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Home > Investments > Global

Monks investment trust in 'difficult and frustrating’ year

Relatively low exposure to US hampers Monks investment trust.

By Rebecca Clancy | Published Jun 13, 2012 | comments

The £820.7m Monks investment trust has underperformed its benchmark in a “difficult and frustrating” year.

Baillie Gifford’s Gerald Smith, who runs the global investment trust, said the 12 months to the end of April had been frustrating for returns.

“We suffered from unexpected knock-on effects in places far from the epicentre of events,” he said.

According to annual results for the year to April 30, published last week, the trust’s investments incurred a total loss of 4.5 per cent in terms of its net asset value, while the share price declined 6.2 per cent.

The trust’s benchmark FTSE World index of global shares lost just 2.6 per cent over the same timeframe.

Mr Smith said a large contributor to the negative performance was the trust’s relatively high exposure to emerging markets and relatively low exposure to the US.

In July last year, the manager decided to hedge part of the portfolio against sharp falls in the market due to the mounting concerns surrounding the eurozone debt crisis.

He did this through sales of futures contracts based on the S&P 500, FTSE 100 and Eurostoxx 50 indices. He also bought call options on the same indices to “protect ourselves against the possibility of a large rise in markets”, effectively neutralising his market exposure.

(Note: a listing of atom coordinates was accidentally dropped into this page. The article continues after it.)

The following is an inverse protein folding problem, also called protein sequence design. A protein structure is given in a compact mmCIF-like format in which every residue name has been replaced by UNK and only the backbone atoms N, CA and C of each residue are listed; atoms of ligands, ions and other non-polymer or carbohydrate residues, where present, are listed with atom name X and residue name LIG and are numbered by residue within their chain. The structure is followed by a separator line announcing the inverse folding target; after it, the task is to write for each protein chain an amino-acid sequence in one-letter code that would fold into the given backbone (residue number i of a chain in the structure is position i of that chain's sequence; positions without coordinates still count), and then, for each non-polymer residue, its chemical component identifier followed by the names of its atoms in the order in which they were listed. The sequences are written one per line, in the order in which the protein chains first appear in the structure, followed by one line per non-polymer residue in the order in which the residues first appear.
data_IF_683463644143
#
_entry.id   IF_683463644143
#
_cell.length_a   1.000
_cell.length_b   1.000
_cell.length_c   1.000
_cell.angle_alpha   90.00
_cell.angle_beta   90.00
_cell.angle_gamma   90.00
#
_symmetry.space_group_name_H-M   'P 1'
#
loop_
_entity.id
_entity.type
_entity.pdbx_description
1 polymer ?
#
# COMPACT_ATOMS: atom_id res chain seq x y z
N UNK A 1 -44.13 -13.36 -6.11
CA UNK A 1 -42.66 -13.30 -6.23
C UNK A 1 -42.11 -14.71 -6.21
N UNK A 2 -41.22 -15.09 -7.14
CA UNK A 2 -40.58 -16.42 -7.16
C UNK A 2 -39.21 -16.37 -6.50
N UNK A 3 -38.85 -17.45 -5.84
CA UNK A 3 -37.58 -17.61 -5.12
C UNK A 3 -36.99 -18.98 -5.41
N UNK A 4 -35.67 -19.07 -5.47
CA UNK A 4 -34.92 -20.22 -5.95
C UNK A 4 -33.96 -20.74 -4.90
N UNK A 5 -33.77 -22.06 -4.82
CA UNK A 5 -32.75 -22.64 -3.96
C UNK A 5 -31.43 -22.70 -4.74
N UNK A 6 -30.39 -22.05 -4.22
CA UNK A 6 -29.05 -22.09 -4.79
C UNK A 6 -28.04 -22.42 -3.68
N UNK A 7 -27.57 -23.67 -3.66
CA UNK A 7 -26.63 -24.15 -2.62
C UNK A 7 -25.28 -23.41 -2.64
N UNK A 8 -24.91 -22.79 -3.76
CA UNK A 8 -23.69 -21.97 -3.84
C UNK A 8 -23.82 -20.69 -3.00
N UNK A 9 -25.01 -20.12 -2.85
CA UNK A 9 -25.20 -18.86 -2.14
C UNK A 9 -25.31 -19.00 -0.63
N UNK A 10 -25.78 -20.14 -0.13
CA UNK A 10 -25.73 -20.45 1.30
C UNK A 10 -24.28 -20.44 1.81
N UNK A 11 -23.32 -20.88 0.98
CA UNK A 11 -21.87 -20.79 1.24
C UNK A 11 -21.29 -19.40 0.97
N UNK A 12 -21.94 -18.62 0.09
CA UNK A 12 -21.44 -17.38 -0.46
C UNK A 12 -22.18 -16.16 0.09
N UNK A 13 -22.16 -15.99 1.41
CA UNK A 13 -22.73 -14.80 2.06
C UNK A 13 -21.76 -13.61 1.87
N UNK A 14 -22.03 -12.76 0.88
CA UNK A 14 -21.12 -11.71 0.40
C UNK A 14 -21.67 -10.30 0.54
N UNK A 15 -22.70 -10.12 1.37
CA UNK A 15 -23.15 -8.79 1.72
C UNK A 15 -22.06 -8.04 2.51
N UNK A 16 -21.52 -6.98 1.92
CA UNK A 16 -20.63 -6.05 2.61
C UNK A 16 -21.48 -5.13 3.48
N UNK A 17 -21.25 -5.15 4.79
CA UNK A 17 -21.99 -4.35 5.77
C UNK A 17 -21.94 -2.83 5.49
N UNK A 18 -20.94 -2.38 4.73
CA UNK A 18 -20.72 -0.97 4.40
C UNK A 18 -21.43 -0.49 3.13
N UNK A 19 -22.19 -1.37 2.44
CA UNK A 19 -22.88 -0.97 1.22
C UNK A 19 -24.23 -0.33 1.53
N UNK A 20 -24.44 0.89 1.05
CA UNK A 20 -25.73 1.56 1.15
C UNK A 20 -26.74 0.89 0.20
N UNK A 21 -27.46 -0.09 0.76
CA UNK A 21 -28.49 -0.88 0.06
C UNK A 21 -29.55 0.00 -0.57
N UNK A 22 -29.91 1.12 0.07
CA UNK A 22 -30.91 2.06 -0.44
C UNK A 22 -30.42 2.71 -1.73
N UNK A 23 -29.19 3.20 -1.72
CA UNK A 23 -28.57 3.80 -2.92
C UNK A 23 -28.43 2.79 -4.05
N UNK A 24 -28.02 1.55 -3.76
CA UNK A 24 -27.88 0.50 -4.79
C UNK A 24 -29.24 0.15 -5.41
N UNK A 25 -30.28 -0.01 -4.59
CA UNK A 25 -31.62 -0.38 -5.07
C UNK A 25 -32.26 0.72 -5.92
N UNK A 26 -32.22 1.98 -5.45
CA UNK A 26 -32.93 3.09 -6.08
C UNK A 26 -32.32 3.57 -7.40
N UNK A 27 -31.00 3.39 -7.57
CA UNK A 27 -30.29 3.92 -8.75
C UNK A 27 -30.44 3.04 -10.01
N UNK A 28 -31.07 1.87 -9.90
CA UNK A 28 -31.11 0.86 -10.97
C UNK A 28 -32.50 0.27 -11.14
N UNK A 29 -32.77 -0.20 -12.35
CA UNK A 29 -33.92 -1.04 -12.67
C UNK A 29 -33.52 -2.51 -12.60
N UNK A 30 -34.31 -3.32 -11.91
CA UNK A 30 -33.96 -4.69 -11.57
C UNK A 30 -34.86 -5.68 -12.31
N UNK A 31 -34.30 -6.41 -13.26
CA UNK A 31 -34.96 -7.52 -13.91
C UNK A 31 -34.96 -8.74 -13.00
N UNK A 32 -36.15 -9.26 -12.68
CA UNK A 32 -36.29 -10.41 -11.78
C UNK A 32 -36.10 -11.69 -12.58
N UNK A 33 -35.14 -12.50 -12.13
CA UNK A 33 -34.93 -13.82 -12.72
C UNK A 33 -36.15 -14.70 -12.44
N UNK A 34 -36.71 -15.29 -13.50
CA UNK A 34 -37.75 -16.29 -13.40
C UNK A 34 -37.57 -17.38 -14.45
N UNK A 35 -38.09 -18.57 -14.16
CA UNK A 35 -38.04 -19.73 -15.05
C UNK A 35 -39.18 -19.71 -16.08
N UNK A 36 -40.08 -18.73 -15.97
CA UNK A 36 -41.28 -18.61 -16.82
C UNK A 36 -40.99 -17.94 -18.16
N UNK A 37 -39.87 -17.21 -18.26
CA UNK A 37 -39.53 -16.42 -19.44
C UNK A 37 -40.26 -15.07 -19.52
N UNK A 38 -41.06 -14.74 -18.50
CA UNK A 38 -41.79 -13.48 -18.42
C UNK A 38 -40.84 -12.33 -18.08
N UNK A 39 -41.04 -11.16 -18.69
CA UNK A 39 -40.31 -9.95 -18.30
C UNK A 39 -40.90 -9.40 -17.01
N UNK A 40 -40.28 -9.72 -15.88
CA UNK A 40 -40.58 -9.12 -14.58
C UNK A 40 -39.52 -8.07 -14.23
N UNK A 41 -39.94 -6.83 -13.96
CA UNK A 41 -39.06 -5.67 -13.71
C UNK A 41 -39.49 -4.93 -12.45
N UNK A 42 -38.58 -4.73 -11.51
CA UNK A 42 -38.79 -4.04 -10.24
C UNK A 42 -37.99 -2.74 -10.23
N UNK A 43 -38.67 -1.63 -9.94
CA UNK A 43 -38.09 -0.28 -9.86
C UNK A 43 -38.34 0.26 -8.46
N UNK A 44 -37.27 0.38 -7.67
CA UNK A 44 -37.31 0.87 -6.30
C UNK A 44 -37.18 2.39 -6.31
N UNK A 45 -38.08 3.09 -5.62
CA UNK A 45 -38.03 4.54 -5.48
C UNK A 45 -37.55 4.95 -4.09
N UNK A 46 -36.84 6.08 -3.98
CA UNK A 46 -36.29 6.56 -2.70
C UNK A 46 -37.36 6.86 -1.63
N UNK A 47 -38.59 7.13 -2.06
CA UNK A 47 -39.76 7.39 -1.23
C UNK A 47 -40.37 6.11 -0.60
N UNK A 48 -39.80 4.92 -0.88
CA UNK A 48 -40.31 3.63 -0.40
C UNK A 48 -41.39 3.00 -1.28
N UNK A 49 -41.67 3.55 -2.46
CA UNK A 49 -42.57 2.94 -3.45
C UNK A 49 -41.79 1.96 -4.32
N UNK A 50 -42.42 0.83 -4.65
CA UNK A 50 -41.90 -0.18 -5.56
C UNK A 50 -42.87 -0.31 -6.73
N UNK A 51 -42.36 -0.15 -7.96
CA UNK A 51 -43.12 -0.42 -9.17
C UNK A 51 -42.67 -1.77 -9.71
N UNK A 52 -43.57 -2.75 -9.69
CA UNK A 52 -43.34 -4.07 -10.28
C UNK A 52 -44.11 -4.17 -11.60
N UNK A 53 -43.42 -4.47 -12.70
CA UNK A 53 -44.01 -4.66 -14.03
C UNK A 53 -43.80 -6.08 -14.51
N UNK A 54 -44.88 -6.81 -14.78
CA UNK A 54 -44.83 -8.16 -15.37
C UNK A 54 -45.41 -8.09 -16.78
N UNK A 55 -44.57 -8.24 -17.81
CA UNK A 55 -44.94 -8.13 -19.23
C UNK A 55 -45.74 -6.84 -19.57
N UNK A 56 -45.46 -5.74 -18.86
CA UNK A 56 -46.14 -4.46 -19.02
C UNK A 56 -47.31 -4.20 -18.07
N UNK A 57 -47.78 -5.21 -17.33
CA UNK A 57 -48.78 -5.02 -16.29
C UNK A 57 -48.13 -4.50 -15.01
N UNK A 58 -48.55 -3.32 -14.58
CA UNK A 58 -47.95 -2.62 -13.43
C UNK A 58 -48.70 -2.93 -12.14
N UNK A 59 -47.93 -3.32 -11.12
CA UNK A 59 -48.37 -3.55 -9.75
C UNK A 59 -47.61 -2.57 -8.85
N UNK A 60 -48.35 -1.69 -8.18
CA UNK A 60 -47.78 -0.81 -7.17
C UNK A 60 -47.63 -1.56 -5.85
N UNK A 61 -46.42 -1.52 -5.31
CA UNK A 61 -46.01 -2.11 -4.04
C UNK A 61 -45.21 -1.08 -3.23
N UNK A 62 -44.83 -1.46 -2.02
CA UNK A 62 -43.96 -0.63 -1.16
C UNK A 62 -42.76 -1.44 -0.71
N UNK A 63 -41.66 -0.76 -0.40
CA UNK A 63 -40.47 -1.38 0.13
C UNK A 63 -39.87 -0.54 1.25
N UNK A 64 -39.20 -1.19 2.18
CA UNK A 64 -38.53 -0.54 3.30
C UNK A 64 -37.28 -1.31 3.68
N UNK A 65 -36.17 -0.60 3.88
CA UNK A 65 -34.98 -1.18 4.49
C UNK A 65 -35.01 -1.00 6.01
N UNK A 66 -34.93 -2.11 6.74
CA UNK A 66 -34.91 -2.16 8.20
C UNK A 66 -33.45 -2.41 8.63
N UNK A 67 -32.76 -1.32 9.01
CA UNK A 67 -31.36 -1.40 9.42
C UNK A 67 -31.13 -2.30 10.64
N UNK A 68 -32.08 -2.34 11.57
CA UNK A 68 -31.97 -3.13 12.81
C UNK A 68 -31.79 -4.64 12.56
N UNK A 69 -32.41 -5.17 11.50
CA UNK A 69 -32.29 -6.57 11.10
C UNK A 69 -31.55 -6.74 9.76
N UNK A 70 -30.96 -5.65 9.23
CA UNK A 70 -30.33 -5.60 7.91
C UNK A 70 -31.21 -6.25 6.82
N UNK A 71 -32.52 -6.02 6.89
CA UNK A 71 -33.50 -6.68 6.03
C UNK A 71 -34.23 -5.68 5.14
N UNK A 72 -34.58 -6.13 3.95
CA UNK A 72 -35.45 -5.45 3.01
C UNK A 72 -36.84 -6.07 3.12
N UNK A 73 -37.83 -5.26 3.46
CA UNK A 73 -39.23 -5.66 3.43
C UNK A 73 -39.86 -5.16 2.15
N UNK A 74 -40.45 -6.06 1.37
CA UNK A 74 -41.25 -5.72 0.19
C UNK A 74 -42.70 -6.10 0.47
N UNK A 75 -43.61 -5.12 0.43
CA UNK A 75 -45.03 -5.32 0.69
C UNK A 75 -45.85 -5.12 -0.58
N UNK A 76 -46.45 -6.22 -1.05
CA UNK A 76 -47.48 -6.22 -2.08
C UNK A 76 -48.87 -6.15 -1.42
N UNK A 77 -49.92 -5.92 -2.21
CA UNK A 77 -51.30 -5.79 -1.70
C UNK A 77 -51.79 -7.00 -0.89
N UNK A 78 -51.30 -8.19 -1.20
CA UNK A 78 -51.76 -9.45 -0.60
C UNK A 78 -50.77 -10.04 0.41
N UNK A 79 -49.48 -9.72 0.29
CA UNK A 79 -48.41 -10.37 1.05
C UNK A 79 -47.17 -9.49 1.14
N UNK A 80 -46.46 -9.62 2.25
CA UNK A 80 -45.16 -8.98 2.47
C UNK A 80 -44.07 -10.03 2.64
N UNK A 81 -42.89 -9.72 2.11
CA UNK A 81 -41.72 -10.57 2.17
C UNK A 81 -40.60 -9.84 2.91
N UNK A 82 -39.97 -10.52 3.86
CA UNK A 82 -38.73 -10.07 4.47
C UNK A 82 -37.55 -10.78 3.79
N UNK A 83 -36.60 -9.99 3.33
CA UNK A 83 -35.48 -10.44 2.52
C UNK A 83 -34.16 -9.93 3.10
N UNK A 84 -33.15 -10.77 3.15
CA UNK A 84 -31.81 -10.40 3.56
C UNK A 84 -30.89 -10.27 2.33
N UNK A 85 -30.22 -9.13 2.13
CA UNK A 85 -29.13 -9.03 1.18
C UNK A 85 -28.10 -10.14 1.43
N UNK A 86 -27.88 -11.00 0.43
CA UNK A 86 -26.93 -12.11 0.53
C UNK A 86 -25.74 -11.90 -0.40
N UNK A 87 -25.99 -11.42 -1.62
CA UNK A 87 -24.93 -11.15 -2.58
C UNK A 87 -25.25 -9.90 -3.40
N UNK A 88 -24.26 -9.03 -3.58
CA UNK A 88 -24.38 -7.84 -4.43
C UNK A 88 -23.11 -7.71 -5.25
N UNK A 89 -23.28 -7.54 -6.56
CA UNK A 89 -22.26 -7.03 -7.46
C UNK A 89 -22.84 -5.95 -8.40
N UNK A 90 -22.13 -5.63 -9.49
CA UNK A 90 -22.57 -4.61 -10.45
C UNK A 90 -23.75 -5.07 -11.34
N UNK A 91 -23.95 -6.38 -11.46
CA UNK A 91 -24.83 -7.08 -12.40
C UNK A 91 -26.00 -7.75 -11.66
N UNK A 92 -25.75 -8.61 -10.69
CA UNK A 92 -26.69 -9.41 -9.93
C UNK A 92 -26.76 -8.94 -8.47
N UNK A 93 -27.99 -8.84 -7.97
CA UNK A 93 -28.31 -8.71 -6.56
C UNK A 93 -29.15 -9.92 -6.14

Mr Smith said that while this strategy was successful when markets plunged in July and August last year it also had the effect of reducing his ability to participate in the strong recovery in the US stockmarket that has been seen since then.

It also “was not a perfect match for our portfolio as it did not include any emerging market indices in the hedge”, he said.

To amend this, the manager closed the S&P 500 index futures and options in February, and replaced them with positions on the Brazilian Bovespa index and the Hang Seng China Enterprises index, an index made up of Chinese companies listed in Hong Kong.

In addition, he said another “less successful strategy” was the addition of shares of gold mining companies last September and October. At that the start of September the price of gold was flirting with $2,000 a troy ounce.

Conversely, while the gold price has risen by more than 100 per cent in the past three years, shares in gold mining companies have remained on roughly at the same level as equity market concerns outweighed the momentum behind the gold price.

“We took the view that the divergence between the growing profits and cashflow of the miners and their falling share prices would ultimately be corrected as it was cheaper to buy gold reserves in the stockmarket than to explore for them on the ground,” the manager said.

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